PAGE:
Tuesday's New York Times led with the Supreme Court ruling, by a vote of 6-3, to uphold an Indiana law, favored by conservatives, requiring voters to show photo identification at the polls. Huffy Supreme Court reporter Linda Greenhouse called it a "splintered decision," apparently code for close decisions she doesn't approve of. (See here for more journalistic "splintering.")
Update: Greenhouse responds (see below fold):
You seem to be having semantic difficulty. A splintered decision is one in which there are not five members of the court willing to sign onto a majority opinion -- e.g. the Indiana voter ID case. This happens these days only when conservatives are controlling the decision, because if the liberals splinter, there are not enough of them to start with, and they simply lose the case. Get it?
From Greenhouse's Tuesday piece:
The Supreme Court upheld Indiana's voter identification law on Monday, concluding in a splintered decision that the challengers failed to prove that the law's photo ID requirement placed an unconstitutional burden on the right to vote.
The 6-to-3 ruling kept the door open to future lawsuits that provided more evidence. But this theoretical possibility was small comfort to the dissenters or to critics of voter ID laws, who predicted that a more likely outcome than successful lawsuits would be the spread of measures that would keep some legitimate would-be voters from the polls.
Voting experts said the ruling was likely to complicate election administration, leading to both more litigation and more legislation, at least in states with Republican legislative majorities, but would probably have a limited impact on this year's presidential voting.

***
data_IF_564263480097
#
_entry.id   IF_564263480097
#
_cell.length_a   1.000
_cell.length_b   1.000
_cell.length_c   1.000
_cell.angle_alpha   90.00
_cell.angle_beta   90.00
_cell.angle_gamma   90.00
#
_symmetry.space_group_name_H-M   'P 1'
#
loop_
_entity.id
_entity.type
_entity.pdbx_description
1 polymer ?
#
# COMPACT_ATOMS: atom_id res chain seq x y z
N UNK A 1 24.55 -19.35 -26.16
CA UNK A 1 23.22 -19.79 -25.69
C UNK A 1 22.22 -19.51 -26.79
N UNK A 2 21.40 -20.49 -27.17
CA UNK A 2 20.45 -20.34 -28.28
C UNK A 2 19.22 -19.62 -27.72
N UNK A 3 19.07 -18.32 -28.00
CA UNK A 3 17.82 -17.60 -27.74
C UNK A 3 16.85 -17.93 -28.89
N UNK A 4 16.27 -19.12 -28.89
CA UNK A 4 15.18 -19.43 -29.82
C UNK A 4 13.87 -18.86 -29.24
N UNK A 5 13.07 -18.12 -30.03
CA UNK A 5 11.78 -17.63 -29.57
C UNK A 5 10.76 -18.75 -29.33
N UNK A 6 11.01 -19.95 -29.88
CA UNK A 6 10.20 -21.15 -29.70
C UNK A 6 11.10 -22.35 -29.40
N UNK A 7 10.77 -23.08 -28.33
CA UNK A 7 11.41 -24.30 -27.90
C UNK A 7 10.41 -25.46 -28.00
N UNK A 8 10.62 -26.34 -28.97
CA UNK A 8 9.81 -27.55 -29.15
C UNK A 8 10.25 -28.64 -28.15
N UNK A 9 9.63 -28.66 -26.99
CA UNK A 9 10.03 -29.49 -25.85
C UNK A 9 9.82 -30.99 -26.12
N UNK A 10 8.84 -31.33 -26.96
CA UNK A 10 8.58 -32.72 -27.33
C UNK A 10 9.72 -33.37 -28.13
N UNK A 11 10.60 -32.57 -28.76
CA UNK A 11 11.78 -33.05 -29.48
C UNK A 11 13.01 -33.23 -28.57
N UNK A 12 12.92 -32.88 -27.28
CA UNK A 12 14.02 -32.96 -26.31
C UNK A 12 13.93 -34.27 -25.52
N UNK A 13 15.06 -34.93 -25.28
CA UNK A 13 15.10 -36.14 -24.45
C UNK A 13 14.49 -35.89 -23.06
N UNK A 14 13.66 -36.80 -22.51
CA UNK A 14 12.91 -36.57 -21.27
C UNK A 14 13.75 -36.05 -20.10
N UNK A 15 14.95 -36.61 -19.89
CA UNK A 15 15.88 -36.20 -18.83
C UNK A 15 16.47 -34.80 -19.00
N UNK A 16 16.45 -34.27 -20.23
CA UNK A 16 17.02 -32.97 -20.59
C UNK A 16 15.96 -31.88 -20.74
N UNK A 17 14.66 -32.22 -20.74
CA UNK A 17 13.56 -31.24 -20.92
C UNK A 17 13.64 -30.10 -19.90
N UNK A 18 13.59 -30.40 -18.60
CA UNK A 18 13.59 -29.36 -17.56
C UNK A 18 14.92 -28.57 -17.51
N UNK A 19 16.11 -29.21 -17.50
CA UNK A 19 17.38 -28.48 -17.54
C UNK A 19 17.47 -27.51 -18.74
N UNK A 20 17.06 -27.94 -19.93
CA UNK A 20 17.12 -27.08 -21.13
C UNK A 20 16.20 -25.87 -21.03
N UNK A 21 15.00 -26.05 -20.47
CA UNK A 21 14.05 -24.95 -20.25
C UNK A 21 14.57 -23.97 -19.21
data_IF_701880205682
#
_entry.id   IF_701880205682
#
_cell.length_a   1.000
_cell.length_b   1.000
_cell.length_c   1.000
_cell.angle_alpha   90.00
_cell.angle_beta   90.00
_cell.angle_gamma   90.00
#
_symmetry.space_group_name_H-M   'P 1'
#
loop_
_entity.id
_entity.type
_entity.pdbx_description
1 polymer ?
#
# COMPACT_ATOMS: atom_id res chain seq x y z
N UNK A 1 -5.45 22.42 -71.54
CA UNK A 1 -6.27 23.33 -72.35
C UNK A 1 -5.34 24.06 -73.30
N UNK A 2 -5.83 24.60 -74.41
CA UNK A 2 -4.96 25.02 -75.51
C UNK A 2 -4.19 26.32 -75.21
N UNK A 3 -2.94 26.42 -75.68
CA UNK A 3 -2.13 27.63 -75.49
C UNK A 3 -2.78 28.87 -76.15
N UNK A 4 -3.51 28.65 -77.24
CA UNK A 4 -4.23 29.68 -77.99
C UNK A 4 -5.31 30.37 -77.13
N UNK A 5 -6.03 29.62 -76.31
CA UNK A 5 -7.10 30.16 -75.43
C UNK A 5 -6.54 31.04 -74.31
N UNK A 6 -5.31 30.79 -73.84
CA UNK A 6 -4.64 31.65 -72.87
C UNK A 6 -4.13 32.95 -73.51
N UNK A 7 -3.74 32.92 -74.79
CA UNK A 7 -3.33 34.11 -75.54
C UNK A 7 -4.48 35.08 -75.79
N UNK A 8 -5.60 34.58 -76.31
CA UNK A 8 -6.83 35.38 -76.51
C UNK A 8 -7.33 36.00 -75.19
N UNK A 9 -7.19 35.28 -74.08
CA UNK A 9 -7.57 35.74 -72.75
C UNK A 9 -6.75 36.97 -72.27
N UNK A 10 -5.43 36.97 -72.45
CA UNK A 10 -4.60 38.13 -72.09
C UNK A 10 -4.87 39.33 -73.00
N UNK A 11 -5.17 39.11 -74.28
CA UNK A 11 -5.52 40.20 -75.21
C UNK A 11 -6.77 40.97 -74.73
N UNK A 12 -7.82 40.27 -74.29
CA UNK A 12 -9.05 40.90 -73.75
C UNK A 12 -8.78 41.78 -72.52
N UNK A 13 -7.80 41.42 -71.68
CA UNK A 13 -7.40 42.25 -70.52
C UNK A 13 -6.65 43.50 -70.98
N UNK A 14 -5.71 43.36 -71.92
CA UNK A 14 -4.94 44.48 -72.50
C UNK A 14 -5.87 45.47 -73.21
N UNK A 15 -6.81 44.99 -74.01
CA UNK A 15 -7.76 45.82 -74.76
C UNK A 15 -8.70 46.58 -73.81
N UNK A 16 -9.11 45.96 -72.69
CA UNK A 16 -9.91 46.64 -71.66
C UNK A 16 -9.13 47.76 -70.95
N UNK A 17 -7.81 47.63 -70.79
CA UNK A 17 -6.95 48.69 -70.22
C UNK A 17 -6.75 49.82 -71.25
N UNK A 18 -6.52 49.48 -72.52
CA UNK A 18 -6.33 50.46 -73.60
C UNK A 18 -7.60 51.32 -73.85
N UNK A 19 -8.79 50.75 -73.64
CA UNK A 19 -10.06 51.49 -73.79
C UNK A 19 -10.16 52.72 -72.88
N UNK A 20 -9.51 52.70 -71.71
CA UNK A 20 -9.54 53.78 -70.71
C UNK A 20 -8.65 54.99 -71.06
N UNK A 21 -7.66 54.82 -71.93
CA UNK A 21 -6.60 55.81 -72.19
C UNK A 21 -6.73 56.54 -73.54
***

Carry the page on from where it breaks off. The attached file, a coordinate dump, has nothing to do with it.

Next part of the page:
A Nexis search shows Greenhouse has used the term "splintered" three times in the last three years, in each case referring to a decision supported by conservatives. An attempt, unconsciously or not, to minimize a conservative court victory by emphasizing its fractious nature? Judge for yourself:
June 25, 2007: "The Supreme Court on Monday took a sharp turn away from campaign finance regulation, opening a wide exception to the advertising restrictions that it upheld when the McCain-Feingold law first came before it four years ago. In a splintered 5-to-4 decision..."
July 2, 2006: "A splintered decision rejected a challenge to the Republican-driven mid-decade redistricting of Texas's Congressional map, finding that it was not an impermissible partisan gerrymander."
June 27, 2006: "Vermont's limits on campaign contributions and on campaign spending by candidates are unconstitutional, the Supreme Court ruled on Monday in a splintered 6-to-3 decision suggesting that efforts to limit the role of money in politics might face considerable resistance in the Roberts court."
Over the headline, "Justices, 5-3, Broadly Reject Bush Plan to Try Detainees," Greenhouse gushed:
The Supreme Court on Thursday repudiated the Bush administration's plan to put Guantánamo detainees on trial before military commissions, ruling broadly that the commissions were unauthorized by federal statute and violated international law....The decision was such a sweeping and categorical defeat for the administration that it left human rights lawyers who have pressed this and other cases on behalf of Guantánamo detainees almost speechless with surprise and delight, using words like "fantastic," "amazing" and "remarkable."